Limited resources and high death rates afflicted other small communities. Blair Tomchic, interim director of the health department in Toole County, Montana, has expressed concern that small hospitals in the area will need to start caring for dangerous COVID-19 patients after cases soar to the highest per capita in the country. According to Johns Hopkins researchers, one in 28 people in the county tested positive in the past two weeks.

“It’s very difficult when your resources are scarce – you live in a small rural county,” she said.

The infection can also spread quickly in places like Toole County, with most people shopping at the same grocery store, attending the same school, or worshiping in a few churches.

“The family dinner on Sunday is killing us,” Tomchik said.

Even as the outbreak threatens to spiral out of control, doctors and health officials say they are struggling to convince people of the severity of the virus, which has taken months to come to strength.

“It’s like receiving a blizzard warning and then a snowstorm not hitting that week, so next time people say they won’t worry about it,” said 67-year-old author Kathleen Taylor. He lives in Redfield, South Dakota.

In parts of the country decorated with flags in support of President Donald Trump, people have taken their cues to wear masks from his arrogant attitude towards the virus. Dean has a direct link between Trump’s approach and the lack of precautions in his hometown of 956 people.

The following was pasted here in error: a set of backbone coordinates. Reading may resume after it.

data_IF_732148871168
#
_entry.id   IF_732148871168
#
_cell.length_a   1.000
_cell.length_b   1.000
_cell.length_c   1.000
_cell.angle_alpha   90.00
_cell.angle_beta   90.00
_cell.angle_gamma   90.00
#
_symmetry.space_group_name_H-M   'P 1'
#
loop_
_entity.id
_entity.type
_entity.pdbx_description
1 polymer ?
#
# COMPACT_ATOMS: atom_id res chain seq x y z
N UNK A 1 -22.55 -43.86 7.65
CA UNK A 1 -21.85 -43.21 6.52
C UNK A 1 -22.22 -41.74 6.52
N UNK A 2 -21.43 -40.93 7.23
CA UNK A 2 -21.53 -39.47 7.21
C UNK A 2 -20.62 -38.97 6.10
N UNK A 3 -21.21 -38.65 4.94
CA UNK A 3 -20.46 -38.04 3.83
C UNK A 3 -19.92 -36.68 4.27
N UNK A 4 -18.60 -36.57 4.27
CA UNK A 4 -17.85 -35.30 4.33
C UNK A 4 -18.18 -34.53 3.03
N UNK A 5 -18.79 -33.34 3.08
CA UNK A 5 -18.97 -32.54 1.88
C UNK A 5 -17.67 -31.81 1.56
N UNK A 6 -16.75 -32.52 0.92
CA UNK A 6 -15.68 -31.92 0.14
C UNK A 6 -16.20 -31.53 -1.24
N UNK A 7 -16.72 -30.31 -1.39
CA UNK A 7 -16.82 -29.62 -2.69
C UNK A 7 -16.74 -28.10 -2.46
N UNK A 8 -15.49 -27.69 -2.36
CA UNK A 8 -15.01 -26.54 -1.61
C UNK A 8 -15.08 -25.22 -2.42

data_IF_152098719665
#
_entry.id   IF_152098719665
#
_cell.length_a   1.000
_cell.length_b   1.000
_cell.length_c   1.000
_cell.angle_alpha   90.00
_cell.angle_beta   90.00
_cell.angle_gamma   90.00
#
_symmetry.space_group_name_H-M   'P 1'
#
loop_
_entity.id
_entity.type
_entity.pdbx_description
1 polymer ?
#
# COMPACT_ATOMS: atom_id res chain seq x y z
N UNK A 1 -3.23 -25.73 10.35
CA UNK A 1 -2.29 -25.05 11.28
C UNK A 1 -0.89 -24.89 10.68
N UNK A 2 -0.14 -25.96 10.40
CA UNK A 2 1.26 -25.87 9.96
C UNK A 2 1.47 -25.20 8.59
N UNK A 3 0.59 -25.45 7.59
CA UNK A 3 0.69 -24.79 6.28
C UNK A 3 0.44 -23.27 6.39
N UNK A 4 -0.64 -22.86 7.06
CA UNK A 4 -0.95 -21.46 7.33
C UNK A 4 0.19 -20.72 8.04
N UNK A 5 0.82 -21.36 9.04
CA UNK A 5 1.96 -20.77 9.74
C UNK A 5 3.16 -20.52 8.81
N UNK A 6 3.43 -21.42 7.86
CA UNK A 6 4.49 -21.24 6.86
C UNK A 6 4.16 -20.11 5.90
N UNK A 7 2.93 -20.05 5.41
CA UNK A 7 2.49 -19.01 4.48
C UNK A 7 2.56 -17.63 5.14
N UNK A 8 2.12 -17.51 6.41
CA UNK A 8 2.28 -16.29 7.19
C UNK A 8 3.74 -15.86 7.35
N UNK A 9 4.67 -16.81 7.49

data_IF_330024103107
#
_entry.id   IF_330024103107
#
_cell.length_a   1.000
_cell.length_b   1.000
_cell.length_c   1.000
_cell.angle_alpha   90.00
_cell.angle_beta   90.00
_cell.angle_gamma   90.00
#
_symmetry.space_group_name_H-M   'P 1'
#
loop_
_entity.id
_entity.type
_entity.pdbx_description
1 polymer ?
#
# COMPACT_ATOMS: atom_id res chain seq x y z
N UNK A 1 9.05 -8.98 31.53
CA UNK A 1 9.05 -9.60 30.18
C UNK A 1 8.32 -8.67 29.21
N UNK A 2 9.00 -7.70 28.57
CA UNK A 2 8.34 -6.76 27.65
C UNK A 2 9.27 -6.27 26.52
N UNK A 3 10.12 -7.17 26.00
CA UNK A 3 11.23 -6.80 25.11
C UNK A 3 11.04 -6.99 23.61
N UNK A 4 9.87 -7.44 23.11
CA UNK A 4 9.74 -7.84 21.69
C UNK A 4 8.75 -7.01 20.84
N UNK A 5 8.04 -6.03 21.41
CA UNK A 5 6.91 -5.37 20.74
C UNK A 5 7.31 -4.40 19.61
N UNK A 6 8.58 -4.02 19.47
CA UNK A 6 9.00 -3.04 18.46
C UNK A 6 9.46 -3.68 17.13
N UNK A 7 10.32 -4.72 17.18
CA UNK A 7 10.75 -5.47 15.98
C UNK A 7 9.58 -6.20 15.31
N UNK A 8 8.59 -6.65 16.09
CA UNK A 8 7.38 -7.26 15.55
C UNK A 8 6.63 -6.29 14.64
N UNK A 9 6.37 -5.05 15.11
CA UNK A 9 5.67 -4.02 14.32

“There is a foolish notion that wearing masks or refusing is a kind of political statement,” Dean said. “It seriously interfered with our ability to control it.”

Even amid the troop surge, the district’s Republican governors were reluctant to take action. North Dakota Governor Doug Borghum recently said, “We are caught in the middle of a COVID storm” because Raising advisory risk levels in counties across the state. But he refused to issue a mask authorization.

South Dakota Gov. Christy Noem, who has gained a reputation among conservatives by abandoning lockdowns, He blamed the increase in cases On test increases, even though the state has the highest positive rate in the country over the past two weeks, according to the COVID Tracking Project. Positivity rates are an indicator of the extent of the infection.

In Wisconsin, conservative groups I filed a lawsuit On the state mask Democratic Governor Tony Evers.

It doesn’t matter if this condition applies to Judy Berhals, a Gillette resident who questions the effectiveness of wearing the mask. Oconto, whose hometown county stretches from the northern border of Green Bay to forests and farmland, has the second highest growth rate of coronavirus cases per person in the state.

Berhals, a single mother of three, is more concerned about the business decline in her tiny salon. The region depends on tourists, but many of them moved away during the pandemic.

“Do I want to conserve water, or do I want to be able to put food on the table?” She asked. “It’s a difficult situation.”

Pearhals said she believes the virus cannot be stopped and it is best to let it run its course. But local attitudes like this have left County Health Officer Debra Konitzer desperate.

Konitzer warned that the uncontrolled spread of the infection has overwhelmed health systems in the district.

“I’m just waiting to see if our society can change our behavior. Otherwise, I see no end in sight,” she said.


This story was corrected to fix Kunitser’s satire in one instance.

Copyright 2020 Associated Press. All rights reserved. This material may not be published, broadcast, rewritten, or redistributed without permission.